• Golden Globe Awards

C-Section (Lebanon)

Something of an Italian comedy Lebanese-style, C-Section is a screwball and endearing feel-good movie from Lebanon. Directed by 28-year-old David Oryan, it plays almost entirely inside an upscale clinic in Beirut. An affluent married couple, Carl, played by Chadi Haddad, and his pregnant wife Ray, played by Pamela El Kik, arrive at the private Capital Boutique Hospital, where they’re treated as VIPs by the staff. 
Carl is a real-estate developer and investor with family connections within the Parliament. Ray is scheduled to deliver her baby by C-section. After a few minutes another couple, Sonia (Rola Beksmati), and her brother Sabeh (Ramy Atallah) frantically arrive at the same hospital: Sonia’s water has broken, she’s in full labor and close to delivery. There’s only one problem: they don’t have medical insurance, social security, nor deposit money to be admitted to the maternal ward for the birth.  Following arguments and yelling, Sonia’s husband, Masaad (Ammar Shalak) barges into the lobby screaming, outraged by the clinic’s lack of compassion. The dispute is resolved with a gentleman’s agreement between Massaad and the hospital’s manager Vahe, played by Gabriel Yammine. Carl and Ray become familiar with the troubles of Sonia and Masaad and end up helping them. The initial culture clash finds its denouement in a very sweet, happy ending.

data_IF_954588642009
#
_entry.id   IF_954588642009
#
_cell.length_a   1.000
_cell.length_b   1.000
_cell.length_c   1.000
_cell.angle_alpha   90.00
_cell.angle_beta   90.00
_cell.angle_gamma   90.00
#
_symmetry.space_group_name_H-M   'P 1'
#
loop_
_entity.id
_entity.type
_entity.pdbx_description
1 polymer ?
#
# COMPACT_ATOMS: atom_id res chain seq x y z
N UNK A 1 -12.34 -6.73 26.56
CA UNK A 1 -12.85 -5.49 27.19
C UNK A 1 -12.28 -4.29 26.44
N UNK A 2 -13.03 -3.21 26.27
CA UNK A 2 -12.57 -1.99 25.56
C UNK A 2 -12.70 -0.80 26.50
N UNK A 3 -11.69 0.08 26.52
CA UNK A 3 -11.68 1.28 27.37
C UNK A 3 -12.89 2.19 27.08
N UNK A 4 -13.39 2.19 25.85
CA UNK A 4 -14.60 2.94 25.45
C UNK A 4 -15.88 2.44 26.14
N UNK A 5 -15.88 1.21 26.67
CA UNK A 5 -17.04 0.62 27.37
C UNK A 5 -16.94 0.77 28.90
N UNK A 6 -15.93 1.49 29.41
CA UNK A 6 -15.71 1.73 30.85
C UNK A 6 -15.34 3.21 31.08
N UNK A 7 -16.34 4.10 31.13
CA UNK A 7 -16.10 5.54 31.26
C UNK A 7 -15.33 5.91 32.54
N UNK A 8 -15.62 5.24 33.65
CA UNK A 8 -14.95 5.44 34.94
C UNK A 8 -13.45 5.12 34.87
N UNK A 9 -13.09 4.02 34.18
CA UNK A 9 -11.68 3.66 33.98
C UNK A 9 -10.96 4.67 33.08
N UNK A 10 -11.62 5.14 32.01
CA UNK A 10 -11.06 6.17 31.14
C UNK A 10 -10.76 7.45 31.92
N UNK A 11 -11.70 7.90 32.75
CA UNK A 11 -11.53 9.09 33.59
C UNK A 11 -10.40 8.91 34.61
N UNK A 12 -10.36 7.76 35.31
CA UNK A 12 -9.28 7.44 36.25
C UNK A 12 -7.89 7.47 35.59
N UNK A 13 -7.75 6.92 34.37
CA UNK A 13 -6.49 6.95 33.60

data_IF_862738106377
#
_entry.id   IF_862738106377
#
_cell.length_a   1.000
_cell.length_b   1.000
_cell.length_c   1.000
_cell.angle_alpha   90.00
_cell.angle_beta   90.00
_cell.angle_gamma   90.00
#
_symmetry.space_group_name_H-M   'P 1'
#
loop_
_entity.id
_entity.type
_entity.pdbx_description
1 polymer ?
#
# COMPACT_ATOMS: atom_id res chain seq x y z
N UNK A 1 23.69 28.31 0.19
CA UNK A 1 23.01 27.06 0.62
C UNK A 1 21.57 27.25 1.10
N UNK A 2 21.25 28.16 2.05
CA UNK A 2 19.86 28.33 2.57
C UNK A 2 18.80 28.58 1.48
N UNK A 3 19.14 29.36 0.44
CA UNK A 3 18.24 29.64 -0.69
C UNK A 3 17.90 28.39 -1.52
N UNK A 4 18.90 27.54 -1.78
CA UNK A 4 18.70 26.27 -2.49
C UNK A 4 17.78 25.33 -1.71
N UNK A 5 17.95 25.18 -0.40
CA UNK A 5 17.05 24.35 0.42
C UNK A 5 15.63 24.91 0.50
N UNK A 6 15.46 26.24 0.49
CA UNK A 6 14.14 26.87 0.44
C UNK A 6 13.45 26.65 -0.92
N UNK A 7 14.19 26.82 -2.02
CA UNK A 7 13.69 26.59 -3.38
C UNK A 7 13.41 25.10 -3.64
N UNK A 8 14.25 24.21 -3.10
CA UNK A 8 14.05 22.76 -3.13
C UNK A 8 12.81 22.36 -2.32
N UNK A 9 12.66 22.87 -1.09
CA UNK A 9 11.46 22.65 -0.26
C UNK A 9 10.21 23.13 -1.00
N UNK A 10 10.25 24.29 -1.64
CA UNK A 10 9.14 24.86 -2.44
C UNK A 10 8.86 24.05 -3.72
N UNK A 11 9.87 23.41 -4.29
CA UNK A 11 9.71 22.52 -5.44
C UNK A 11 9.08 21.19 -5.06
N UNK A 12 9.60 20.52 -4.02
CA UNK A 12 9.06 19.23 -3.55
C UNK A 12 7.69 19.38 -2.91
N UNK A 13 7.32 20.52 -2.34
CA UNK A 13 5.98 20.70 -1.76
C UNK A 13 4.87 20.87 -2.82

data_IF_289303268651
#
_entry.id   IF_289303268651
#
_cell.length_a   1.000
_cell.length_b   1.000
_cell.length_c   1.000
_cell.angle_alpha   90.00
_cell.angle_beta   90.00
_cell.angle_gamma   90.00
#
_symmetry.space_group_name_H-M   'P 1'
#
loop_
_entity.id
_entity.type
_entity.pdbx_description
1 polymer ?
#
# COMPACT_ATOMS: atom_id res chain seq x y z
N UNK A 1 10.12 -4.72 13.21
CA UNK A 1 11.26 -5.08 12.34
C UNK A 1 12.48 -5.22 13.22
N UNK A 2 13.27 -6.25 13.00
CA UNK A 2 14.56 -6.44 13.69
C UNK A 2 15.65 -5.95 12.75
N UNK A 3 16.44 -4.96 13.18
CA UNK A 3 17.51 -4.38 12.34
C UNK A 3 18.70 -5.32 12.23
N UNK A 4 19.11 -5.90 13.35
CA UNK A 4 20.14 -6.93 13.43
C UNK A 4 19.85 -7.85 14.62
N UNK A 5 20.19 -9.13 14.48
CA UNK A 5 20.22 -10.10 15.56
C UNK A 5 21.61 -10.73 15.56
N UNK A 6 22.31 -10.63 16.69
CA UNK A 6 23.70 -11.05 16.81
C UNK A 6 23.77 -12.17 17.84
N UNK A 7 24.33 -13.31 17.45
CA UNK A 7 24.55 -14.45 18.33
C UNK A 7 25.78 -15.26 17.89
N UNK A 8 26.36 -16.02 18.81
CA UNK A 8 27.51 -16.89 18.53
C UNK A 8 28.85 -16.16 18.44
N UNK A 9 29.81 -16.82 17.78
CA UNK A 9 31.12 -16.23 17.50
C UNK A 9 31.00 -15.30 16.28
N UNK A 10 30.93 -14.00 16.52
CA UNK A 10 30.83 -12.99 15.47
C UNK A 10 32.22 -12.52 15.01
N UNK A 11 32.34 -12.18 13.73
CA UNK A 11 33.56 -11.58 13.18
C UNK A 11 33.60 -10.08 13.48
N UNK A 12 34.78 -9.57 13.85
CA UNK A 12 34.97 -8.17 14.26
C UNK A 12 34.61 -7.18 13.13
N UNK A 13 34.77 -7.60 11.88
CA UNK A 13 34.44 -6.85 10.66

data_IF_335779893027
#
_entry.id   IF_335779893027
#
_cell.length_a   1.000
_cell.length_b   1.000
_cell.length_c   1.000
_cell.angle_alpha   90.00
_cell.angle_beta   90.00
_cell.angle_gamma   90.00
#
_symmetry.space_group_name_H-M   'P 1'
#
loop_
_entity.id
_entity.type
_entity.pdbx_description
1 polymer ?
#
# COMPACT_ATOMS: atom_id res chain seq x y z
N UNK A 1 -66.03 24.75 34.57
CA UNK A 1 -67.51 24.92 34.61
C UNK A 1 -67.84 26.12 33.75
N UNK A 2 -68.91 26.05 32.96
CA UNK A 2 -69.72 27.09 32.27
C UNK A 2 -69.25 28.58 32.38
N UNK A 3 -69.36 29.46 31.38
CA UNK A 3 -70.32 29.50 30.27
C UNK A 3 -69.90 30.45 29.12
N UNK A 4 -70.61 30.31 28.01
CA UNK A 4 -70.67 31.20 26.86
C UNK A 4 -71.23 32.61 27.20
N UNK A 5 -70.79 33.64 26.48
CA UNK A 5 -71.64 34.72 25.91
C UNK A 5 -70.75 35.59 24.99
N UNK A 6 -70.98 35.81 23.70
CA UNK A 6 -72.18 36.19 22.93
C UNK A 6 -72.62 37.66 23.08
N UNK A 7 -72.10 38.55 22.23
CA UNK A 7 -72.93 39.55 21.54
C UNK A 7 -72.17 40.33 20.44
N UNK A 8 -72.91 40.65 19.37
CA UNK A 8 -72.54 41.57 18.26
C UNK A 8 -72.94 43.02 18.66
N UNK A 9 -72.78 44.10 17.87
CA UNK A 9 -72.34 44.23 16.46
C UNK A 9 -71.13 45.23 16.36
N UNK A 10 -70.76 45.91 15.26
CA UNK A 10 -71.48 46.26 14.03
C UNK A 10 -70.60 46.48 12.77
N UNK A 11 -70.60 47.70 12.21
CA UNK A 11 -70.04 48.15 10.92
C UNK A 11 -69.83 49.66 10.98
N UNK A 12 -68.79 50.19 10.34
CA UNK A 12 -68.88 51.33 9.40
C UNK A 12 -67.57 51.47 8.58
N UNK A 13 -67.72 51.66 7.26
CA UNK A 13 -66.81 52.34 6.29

The screenplay was written by Doris Saba and Isaac Fahed. The film is in Arabic language with some French. It was co-produced by Isaac Fahed and Sam Lahoud, with cinematography by Hasan Salame, editing by Yousif Salame, and music by Emile Aouad.          
“The story is centered on two couples from extremely different social and financial backgrounds,” says director David Oryan (And Action, 2017), who debuted behind the camera in 2014 with the TV series Wajaa El Routh. “They coincidentally meet in the same hospital’s maternity room after delivery, where the rising actions goes completely out of control, second by second. To me C-Section is a microcosmic portrayal of modern Lebanon, a melting-pot of ethnic, religious and cultural elements, and economically very divided.
“There are other story lines too, such as the plight of Ray, whose parents rejected her because she’s a Druze married to a Christian, a strong taboo in some traditional contexts. Everything in C-Section finds its resolution. Brotherhood and sisterhood triumph at the end, thanks to newborn babies, coming from the bellies of mother’s oblivious to any social or personal differences,” he said.